Two county supervisors in Arizona who stalled certifying mid-term election results have been charged by the state’s attorney general with conspiracy and interfering with an election officer.
Judge McGinley’s ruling came three days after the Nov. 28, 2022, statutory deadline was missed. The failure of supervisors to certify the results before the state’s legal deadline was also found to be illegal. Cochise County was the only jurisdiction that did not certify the results by the deadline.
Mr. Crosby and Ms. Judd sought to push back certifying the results to review further claims the county’s voting equipment was not correctly certified under the law. The pair were seeking a hand count of all ballots. According to election officials, the machinery used during the election was approved correctly and functioning without malfunctions.
The third person on Cochise County’s Board of Supervisors, Anne English, voted against the motion to postpone the results. She is not facing any charges.
In a Nov. 29 press statement, Attorney General Kris Mayes, who in the past has vowed to prosecute anyone caught interfering in election results, has said her office will continue to fight to ensure free and fair elections.
“The repeated attempts to undermine our democracy are unacceptable,” she said.
“I took an oath to uphold the rule of law, and my office will continue to enforce Arizona’s elections laws and support our election officials as they carry out the duties and responsibilities of their offices,” Ms. Mayes added.
Attorney Dennis Wilenchik, representing Mr. Crosby, has told the media the interference charges against his client have no basis because the board certified its results before the statutory deadline for the secretary of state to canvass the statewide results. He believes the conspiracy charge is meritless and “nonsensical” because there was no agreement between the two supervisors to interfere with an election official.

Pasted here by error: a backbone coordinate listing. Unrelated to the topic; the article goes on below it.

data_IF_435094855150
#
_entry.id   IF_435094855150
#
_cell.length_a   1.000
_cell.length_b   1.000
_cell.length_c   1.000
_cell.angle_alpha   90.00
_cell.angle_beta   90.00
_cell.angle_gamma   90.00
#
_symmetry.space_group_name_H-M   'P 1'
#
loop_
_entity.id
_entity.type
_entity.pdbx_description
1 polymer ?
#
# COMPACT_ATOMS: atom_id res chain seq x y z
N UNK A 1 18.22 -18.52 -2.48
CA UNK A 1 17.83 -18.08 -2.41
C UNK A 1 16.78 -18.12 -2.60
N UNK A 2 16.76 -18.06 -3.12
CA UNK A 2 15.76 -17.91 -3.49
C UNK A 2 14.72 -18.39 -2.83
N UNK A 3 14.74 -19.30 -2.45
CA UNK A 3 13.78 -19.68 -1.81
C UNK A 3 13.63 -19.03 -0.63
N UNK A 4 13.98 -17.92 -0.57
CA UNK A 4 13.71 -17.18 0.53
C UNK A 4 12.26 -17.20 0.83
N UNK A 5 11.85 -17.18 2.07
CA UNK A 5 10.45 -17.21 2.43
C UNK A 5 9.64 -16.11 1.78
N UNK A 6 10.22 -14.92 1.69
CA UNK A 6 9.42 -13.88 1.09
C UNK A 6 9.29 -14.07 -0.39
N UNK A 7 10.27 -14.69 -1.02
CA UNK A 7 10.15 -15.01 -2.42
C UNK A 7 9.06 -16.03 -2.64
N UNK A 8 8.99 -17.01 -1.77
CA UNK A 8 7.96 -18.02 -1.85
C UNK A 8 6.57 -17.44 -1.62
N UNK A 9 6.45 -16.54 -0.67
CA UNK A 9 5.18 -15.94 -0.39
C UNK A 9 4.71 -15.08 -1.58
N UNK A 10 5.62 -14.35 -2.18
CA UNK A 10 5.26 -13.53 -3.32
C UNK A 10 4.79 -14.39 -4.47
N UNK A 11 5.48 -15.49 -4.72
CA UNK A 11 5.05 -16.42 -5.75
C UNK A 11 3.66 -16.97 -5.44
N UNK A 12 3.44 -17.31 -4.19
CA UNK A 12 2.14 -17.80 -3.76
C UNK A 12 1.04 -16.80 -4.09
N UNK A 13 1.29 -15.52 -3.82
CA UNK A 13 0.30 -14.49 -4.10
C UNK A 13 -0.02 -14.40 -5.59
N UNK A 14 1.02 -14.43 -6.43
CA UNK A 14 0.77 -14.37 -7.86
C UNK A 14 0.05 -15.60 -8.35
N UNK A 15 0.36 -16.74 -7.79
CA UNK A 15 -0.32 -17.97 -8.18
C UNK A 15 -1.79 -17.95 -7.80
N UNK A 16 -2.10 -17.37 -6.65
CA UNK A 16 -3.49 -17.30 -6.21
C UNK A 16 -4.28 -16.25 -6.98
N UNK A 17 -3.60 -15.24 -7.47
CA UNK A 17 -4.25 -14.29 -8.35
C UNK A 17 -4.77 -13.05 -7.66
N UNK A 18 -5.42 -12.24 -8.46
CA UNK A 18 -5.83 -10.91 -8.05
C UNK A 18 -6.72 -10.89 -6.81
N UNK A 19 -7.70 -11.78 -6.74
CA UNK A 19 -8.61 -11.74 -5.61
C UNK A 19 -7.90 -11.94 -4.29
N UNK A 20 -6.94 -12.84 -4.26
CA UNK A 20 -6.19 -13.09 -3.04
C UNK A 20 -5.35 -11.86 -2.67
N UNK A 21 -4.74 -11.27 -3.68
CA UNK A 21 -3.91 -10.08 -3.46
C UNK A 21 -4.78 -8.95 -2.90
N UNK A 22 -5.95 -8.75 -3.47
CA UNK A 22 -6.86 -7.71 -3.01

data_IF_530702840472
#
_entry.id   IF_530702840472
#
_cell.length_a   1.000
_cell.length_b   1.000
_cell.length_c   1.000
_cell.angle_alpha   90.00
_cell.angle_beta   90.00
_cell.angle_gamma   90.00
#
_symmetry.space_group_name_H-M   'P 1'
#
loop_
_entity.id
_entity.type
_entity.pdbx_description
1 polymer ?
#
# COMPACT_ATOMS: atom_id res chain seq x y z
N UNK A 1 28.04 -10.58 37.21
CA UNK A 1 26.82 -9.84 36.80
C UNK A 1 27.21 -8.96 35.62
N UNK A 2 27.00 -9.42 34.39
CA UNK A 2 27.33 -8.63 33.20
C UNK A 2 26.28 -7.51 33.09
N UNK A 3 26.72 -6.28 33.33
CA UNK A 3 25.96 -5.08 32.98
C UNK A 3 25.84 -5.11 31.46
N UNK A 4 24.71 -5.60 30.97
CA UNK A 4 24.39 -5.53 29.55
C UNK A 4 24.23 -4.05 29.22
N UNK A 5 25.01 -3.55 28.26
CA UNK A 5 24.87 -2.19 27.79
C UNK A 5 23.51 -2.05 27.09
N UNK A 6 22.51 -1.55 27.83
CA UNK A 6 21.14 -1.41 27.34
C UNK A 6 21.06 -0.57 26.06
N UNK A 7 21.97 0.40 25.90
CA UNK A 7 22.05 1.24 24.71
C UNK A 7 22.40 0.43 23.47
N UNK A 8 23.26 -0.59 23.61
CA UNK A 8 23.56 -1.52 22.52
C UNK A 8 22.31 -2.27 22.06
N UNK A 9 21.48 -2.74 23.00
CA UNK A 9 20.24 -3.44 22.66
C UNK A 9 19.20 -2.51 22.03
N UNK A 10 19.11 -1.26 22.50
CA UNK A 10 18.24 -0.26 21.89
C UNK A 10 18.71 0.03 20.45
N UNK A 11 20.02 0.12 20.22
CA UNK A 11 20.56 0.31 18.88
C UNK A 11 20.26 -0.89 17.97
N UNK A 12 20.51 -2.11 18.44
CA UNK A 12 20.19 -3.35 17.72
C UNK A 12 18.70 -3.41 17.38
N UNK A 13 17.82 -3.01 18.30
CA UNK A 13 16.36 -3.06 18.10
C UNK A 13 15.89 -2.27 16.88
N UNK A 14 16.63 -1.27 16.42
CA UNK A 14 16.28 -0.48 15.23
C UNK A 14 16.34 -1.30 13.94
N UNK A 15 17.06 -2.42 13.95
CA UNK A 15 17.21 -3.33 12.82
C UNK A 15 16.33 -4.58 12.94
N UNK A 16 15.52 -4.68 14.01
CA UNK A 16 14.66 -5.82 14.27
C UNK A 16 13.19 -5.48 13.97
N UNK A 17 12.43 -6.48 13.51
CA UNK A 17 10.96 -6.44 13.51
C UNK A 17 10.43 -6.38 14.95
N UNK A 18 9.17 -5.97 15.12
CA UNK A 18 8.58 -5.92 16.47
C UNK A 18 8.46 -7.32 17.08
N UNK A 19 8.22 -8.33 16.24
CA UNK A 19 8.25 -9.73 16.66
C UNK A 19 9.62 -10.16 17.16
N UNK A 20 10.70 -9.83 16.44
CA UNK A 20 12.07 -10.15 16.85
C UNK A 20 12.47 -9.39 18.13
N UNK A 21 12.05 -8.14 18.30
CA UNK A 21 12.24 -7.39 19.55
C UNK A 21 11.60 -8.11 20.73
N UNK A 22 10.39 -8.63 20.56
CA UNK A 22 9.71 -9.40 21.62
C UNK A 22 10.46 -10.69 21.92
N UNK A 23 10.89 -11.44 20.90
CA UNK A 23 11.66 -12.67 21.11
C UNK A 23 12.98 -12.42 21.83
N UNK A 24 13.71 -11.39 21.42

“The indictment is the product of nothing but political partisanship,” Mr. Wilenchik said.
The attorney for Ms. Judd has not made any public statement yet. The Epoch Times has contacted Ms. Judd for comment on the indictment.
In a statement to The Epoch Times, Mr. Crosby’s attorney, Dennis Wilenchik, said there was no election interference or conspiracy, and he looked forward to proving the innocence of his client in court.
According to Mr. Wilenchik, his client had legitimate concerns expressed before certifying the canvass, which were ignored.
“His job was to assure election integrity, and he attempted to get answers to do so, and he should not be punished for it,” Mr. Wilenchik said.
“He committed no crime, had no intent of doing so, and we are confident his efforts to protect the public and to assure a fair election process will be fully vindicated.
Election Results Mired in LitigationFollowing the postponement of the Cochise County election results in 2022, multiple lawsuits were filed by the candidates in the election, a resident on behalf of a nonprofit organization, and several others.
Then-Arizona Secretary of State Katie Hobbs, who was eventually declared the victor of the state’s governor contest, sued Cochise County over the delay because, in her view, the county “had a statutory duty to certify the results of the 2022 General Election” by Nov. 28.
Election Fraud Allegations in the USAllegations of voter fraud have been gaining steam since the 2020 presidential election, which saw President Joe Biden declared the winner against former President Donald Trump. To date, there have not been any official findings showing voter fraud in that election.
The Sept. 12 Democrat primary for the race to become Bridgeport’s mayor reportedly included thousands of absentee ballots. One of the candidates, John Gomes, presented evidence indicating some of the ballots were cast fraudulently.